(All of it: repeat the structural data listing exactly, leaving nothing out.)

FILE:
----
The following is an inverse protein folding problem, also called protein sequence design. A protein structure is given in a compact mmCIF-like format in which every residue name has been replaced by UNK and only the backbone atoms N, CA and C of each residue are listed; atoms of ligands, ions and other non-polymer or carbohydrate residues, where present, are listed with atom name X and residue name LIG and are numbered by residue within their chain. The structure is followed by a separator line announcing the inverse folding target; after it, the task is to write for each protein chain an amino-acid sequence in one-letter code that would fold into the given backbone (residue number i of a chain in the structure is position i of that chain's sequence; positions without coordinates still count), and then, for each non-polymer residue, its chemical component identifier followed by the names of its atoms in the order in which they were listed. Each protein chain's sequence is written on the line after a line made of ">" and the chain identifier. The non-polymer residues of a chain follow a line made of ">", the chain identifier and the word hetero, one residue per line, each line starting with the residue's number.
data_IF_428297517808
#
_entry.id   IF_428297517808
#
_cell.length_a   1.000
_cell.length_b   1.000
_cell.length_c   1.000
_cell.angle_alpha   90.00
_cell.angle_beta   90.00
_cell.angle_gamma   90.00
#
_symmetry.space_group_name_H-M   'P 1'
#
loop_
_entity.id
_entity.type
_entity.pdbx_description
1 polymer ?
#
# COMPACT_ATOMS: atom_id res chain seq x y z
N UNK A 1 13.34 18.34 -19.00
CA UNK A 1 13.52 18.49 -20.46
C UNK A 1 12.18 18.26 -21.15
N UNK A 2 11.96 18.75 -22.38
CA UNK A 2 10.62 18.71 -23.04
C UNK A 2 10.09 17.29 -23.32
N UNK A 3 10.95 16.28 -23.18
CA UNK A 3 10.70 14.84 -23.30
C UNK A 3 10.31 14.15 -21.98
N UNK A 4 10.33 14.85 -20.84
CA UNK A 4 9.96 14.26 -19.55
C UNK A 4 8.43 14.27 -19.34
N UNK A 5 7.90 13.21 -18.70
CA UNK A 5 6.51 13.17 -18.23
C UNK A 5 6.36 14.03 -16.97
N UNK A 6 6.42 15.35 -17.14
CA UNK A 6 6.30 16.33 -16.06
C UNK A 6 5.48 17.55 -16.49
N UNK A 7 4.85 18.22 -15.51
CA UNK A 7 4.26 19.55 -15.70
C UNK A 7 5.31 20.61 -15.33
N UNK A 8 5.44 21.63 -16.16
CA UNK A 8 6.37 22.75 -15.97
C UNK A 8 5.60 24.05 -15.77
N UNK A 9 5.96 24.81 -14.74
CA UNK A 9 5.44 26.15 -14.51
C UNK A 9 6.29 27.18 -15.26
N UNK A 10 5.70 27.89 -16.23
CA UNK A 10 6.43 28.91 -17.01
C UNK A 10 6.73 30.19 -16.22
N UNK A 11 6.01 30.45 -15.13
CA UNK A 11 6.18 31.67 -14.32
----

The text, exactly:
The following is an inverse protein folding problem, also called protein sequence design. A protein structure is given in a compact mmCIF-like format in which every residue name has been replaced by UNK and only the backbone atoms N, CA and C of each residue are listed; atoms of ligands, ions and other non-polymer or carbohydrate residues, where present, are listed with atom name X and residue name LIG and are numbered by residue within their chain. The structure is followed by a separator line announcing the inverse folding target; after it, the task is to write for each protein chain an amino-acid sequence in one-letter code that would fold into the given backbone (residue number i of a chain in the structure is position i of that chain's sequence; positions without coordinates still count), and then, for each non-polymer residue, its chemical component identifier followed by the names of its atoms in the order in which they were listed. Each protein chain's sequence is written on the line after a line made of ">" and the chain identifier. The non-polymer residues of a chain follow a line made of ">", the chain identifier and the word hetero, one residue per line, each line starting with the residue's number.
data_IF_428297517808
#
_entry.id   IF_428297517808
#
_cell.length_a   1.000
_cell.length_b   1.000
_cell.length_c   1.000
_cell.angle_alpha   90.00
_cell.angle_beta   90.00
_cell.angle_gamma   90.00
#
_symmetry.space_group_name_H-M   'P 1'
#
loop_
_entity.id
_entity.type
_entity.pdbx_description
1 polymer ?
#
# COMPACT_ATOMS: atom_id res chain seq x y z
N UNK A 1 13.34 18.34 -19.00
CA UNK A 1 13.52 18.49 -20.46
C UNK A 1 12.18 18.26 -21.15
N UNK A 2 11.96 18.75 -22.38
CA UNK A 2 10.62 18.71 -23.04
C UNK A 2 10.09 17.29 -23.32
N UNK A 3 10.95 16.28 -23.18
CA UNK A 3 10.70 14.84 -23.30
C UNK A 3 10.31 14.15 -21.98
N UNK A 4 10.33 14.85 -20.84
CA UNK A 4 9.96 14.26 -19.55
C UNK A 4 8.43 14.27 -19.34
N UNK A 5 7.90 13.21 -18.70
CA UNK A 5 6.51 13.17 -18.23
C UNK A 5 6.36 14.03 -16.97
N UNK A 6 6.42 15.35 -17.14
CA UNK A 6 6.30 16.33 -16.06
C UNK A 6 5.48 17.55 -16.49
N UNK A 7 4.85 18.22 -15.51
CA UNK A 7 4.26 19.55 -15.70
C UNK A 7 5.31 20.61 -15.33
N UNK A 8 5.44 21.63 -16.16
CA UNK A 8 6.37 22.75 -15.97
C UNK A 8 5.60 24.05 -15.77
N UNK A 9 5.96 24.81 -14.74
CA UNK A 9 5.44 26.15 -14.51
C UNK A 9 6.29 27.18 -15.26
N UNK A 10 5.70 27.89 -16.23
CA UNK A 10 6.43 28.91 -17.01
C UNK A 10 6.73 30.19 -16.22
N UNK A 11 6.01 30.45 -15.13
CA UNK A 11 6.18 31.67 -14.32